Part of that is the way in which the five veto powers use the veto. It can be misused by applying it to situations other than major national security concerns.
Self-restraint on the part of the current veto holders is important. That refers to the principle of international responsibility to act – to prevent or stop a genocide or mass atrocities against civilians.
I think it's very good that Switzerland and its partners put this on the table. Provided the language is drafted appropriately it is reasonable to expect the five permanent members will respond well.
swissinfo: What role do you see for Switzerland in the future – possibly as an elected member of the Security Council?
C.K.: We certainly have found when I represented New Zealand on the council in 1993 and 1994 that it offered a huge opportunity to actually contribute very effectively despite being a small country.
Should the Swiss choose to be a member of the council then it could achieve a lot in terms of positive outcomes without compromising its values or its position of neutrality or its view of itself as a country that likes to work quietly behind the scenes.
swissinfo: How will the financial crisis affect UN reform efforts?
It is going to make it much harder for countries to find the funding and human resources to counter the food and energy crises as well to reach the Millennium Development Goals for the most impoverished.
But there is also a huge momentum as a result of the financial crisis to reform the international financial institutions.
If that reform process is successful then it seems to me very likely that it will encourage policy makers, leaders, to believe that the same spirit of reform can be translated to the UN. So there would be some positive spin-off effect.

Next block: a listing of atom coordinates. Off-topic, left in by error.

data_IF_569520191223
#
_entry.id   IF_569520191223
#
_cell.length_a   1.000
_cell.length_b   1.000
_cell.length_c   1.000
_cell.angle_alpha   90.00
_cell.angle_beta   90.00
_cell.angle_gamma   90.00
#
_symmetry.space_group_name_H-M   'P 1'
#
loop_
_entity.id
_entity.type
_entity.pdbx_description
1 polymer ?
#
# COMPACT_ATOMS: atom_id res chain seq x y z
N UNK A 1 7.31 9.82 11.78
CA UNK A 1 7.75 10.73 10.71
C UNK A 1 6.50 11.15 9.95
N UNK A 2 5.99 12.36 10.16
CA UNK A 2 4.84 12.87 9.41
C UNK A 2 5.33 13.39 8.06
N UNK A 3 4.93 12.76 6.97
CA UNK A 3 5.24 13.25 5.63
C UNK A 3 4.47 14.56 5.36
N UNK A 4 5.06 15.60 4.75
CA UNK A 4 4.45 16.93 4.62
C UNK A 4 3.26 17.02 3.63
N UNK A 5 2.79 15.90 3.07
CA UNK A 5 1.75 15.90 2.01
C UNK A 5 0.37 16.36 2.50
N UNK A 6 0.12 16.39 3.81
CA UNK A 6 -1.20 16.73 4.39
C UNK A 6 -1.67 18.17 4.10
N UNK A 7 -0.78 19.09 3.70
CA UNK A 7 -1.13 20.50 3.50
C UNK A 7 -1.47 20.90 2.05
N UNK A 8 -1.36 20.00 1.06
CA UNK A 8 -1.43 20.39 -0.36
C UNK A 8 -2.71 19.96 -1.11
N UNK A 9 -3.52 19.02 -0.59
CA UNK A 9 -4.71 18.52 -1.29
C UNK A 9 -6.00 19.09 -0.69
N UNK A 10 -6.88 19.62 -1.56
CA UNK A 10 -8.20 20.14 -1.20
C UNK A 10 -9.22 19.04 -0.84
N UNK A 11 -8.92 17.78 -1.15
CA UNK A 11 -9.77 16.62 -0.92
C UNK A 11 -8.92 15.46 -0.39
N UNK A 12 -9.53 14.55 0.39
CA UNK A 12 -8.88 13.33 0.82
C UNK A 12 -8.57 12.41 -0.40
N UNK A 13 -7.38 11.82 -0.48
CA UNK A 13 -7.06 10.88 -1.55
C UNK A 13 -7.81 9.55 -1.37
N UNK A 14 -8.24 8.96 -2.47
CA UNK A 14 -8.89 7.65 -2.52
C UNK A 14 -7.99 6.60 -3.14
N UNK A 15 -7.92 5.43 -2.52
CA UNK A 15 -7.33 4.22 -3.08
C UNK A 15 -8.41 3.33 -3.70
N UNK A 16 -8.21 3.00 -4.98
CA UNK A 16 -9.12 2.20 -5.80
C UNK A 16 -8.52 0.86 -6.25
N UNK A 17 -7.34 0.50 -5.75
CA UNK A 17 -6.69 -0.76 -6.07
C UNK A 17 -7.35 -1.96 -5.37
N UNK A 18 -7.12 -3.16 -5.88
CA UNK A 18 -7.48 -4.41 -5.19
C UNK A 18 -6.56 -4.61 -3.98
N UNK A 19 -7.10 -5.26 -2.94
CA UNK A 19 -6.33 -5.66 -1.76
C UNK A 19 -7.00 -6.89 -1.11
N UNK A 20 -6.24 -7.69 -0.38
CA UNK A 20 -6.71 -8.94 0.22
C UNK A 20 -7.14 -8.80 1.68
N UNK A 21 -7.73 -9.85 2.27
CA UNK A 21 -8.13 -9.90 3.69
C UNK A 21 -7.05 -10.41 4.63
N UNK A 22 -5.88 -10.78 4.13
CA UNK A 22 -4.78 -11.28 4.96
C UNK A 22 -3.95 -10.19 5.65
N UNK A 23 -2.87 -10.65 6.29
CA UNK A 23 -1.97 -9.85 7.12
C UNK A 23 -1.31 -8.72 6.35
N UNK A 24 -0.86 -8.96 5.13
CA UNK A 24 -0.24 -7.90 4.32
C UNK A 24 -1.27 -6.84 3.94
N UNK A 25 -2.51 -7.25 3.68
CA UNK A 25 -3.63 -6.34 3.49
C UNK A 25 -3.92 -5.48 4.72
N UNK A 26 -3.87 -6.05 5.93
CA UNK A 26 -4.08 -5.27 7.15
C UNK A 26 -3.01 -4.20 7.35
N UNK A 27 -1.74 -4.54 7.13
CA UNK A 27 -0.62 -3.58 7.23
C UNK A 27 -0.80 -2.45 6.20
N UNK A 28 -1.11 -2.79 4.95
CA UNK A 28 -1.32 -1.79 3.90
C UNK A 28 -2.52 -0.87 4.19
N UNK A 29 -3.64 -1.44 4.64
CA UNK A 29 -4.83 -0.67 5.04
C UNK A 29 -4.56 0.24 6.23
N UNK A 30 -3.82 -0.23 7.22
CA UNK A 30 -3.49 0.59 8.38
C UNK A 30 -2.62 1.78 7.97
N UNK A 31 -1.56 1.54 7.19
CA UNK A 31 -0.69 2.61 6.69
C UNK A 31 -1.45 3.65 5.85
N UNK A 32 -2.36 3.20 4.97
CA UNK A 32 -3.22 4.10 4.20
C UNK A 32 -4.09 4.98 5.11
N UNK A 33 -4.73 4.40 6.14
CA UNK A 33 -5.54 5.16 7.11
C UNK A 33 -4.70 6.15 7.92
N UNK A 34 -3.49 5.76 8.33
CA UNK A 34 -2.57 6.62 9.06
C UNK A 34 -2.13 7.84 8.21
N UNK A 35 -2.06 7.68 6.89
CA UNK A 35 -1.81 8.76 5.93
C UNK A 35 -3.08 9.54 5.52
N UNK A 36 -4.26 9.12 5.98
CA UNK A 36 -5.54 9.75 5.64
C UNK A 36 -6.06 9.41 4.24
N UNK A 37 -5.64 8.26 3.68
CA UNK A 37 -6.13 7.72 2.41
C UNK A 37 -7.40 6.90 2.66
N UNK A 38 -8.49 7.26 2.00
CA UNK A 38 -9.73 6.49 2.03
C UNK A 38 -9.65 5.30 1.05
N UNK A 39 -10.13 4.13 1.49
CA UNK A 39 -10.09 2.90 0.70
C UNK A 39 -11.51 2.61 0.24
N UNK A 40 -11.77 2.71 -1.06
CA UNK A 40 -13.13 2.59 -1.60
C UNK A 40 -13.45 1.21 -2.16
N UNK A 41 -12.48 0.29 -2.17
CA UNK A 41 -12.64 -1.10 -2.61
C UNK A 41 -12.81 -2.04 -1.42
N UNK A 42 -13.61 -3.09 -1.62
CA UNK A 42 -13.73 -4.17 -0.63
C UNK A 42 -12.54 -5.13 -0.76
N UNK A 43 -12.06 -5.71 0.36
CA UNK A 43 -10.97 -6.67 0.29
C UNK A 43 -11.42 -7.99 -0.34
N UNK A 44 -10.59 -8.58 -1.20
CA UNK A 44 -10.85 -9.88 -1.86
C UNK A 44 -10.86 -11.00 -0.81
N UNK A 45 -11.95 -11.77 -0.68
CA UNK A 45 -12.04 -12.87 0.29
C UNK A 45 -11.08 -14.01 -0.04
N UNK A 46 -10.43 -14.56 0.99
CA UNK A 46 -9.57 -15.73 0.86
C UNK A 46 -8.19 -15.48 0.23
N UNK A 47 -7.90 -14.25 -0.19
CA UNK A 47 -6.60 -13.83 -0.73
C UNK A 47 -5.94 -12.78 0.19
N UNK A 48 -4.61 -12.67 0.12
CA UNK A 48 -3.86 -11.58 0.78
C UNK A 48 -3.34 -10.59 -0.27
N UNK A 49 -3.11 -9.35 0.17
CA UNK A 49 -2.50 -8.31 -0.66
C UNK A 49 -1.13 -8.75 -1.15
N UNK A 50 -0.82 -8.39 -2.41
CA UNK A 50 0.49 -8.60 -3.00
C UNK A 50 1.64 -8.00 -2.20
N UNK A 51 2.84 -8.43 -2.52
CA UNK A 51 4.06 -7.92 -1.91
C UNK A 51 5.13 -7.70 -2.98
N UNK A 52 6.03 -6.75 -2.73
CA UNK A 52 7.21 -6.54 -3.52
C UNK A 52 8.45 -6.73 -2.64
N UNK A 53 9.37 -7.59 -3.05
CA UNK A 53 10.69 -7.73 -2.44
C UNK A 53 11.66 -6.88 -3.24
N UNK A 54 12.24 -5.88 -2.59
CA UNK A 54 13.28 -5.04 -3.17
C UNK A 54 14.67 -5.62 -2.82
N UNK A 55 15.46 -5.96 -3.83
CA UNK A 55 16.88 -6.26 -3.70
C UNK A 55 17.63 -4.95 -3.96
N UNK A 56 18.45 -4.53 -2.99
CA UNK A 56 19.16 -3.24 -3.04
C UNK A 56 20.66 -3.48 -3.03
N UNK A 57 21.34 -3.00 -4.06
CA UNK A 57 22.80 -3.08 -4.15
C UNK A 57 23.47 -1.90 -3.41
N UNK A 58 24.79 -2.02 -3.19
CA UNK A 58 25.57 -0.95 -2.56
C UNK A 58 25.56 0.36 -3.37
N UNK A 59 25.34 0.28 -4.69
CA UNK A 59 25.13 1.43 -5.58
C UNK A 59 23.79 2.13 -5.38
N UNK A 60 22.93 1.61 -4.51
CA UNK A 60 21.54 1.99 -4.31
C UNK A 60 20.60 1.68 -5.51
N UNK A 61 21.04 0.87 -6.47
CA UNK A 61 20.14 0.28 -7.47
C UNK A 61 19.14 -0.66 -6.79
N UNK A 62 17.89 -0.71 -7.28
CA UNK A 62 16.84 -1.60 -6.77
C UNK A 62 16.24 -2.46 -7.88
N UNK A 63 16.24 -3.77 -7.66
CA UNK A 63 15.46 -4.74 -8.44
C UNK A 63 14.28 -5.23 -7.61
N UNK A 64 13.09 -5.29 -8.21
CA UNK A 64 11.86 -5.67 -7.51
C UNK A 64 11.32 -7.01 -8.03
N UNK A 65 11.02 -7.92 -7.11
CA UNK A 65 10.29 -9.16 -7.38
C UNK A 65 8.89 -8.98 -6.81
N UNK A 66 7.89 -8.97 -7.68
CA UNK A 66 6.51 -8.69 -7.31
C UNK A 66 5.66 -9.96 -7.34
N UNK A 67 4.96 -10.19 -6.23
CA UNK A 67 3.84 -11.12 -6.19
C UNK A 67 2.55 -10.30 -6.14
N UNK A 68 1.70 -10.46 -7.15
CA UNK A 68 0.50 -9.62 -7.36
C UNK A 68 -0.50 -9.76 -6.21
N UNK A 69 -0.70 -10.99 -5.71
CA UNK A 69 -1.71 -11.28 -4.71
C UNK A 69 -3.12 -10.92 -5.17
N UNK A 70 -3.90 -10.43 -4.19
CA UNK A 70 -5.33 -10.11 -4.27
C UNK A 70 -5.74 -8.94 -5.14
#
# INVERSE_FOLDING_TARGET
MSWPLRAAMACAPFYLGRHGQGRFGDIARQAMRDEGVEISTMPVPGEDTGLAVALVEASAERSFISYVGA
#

swissinfo-interview: Urs Geiser
Following a nationwide vote, Switzerland joined the UN in 2002 and became the 190th member of the world body.
Switzerland is part of the S5 group of small countries, which also includes Costa Rica, Jordan Liechtenstein and Singapore.
They put forward a series of reform proposals in 2005 for more transparency and reorganisation of the working methods of the UN Security Council.
The council is made up of five permanent members (US, Russia, China, France and Britain) as well as ten other countries elected for two-year terms.
Security Council Report
The non-profit organisation is an independent body founded in 2005.
It is affiliated with Columbia University and is funded by Canada, Norway and Switzerland and has the support of three foundations.
Colin Keating of New Zealand is the executive director of the New York-based agency.
The organisations aims to provide high-quality information on the activities of the UN Security Council for a wider public audience and for UN members.
Served as legal advisor and senior official in the New Zealand foreign and justice ministries.
Between 1993 and 1996 he was New Zealand ambassador to the UN.
He served on the UN Security Council, which he chaired in 1994.
Keating was actively involved in a UN General Assembly group dealing with reform.
He worked in a legal practice before he was appointed executive director of the Security Council Report organisation in 2005.